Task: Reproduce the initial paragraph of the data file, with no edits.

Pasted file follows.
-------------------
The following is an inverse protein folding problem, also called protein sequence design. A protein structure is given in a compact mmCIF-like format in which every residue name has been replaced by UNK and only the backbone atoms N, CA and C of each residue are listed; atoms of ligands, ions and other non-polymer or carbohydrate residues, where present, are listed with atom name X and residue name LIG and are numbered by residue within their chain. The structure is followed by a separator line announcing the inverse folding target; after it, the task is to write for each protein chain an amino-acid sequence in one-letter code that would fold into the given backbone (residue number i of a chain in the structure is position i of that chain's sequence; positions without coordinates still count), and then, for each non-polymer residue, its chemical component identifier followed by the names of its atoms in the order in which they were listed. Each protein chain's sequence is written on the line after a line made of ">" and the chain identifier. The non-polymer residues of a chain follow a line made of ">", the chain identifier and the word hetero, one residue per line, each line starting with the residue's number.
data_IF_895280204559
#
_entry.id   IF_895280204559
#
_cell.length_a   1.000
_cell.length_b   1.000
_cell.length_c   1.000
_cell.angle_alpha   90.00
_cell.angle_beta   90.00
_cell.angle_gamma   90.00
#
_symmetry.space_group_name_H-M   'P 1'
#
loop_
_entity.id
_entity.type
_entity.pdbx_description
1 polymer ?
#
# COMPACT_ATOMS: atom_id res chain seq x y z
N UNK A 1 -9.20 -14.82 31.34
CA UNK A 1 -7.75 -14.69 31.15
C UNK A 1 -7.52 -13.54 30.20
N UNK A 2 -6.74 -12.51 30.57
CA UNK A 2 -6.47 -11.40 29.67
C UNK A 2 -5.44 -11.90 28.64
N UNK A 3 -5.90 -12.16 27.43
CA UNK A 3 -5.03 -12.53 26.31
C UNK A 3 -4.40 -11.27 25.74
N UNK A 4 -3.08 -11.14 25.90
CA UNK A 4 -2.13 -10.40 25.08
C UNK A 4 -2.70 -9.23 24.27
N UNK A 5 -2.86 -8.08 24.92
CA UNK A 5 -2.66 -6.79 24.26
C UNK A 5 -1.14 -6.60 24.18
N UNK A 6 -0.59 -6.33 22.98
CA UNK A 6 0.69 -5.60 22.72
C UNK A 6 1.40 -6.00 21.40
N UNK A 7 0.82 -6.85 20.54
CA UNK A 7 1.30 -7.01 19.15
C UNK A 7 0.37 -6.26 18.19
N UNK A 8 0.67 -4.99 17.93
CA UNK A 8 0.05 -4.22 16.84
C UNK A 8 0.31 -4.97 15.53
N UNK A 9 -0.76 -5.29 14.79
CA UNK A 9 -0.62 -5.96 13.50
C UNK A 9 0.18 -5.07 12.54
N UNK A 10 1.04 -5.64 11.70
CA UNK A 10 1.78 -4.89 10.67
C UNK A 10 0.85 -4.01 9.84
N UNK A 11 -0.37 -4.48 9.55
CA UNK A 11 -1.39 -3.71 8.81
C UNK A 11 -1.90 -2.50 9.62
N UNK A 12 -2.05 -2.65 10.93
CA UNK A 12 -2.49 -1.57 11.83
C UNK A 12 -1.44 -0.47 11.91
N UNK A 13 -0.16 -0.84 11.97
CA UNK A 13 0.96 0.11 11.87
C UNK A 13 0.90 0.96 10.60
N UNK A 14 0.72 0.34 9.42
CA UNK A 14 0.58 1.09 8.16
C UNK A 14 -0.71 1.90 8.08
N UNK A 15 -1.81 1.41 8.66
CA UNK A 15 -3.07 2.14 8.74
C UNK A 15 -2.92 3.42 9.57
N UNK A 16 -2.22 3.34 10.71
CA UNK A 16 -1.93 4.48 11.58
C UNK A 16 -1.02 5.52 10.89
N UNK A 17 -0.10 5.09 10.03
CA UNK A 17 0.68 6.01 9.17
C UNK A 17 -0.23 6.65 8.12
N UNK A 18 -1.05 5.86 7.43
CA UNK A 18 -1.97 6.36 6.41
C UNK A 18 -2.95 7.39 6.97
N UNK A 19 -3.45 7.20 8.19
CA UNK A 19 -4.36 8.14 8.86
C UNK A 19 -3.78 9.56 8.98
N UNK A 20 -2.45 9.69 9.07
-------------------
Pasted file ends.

The following is an inverse protein folding problem, also called protein sequence design. A protein structure is given in a compact mmCIF-like format in which every residue name has been replaced by UNK and only the backbone atoms N, CA and C of each residue are listed; atoms of ligands, ions and other non-polymer or carbohydrate residues, where present, are listed with atom name X and residue name LIG and are numbered by residue within their chain. The structure is followed by a separator line announcing the inverse folding target; after it, the task is to write for each protein chain an amino-acid sequence in one-letter code that would fold into the given backbone (residue number i of a chain in the structure is position i of that chain's sequence; positions without coordinates still count), and then, for each non-polymer residue, its chemical component identifier followed by the names of its atoms in the order in which they were listed. Each protein chain's sequence is written on the line after a line made of ">" and the chain identifier. The non-polymer residues of a chain follow a line made of ">", the chain identifier and the word hetero, one residue per line, each line starting with the residue's number.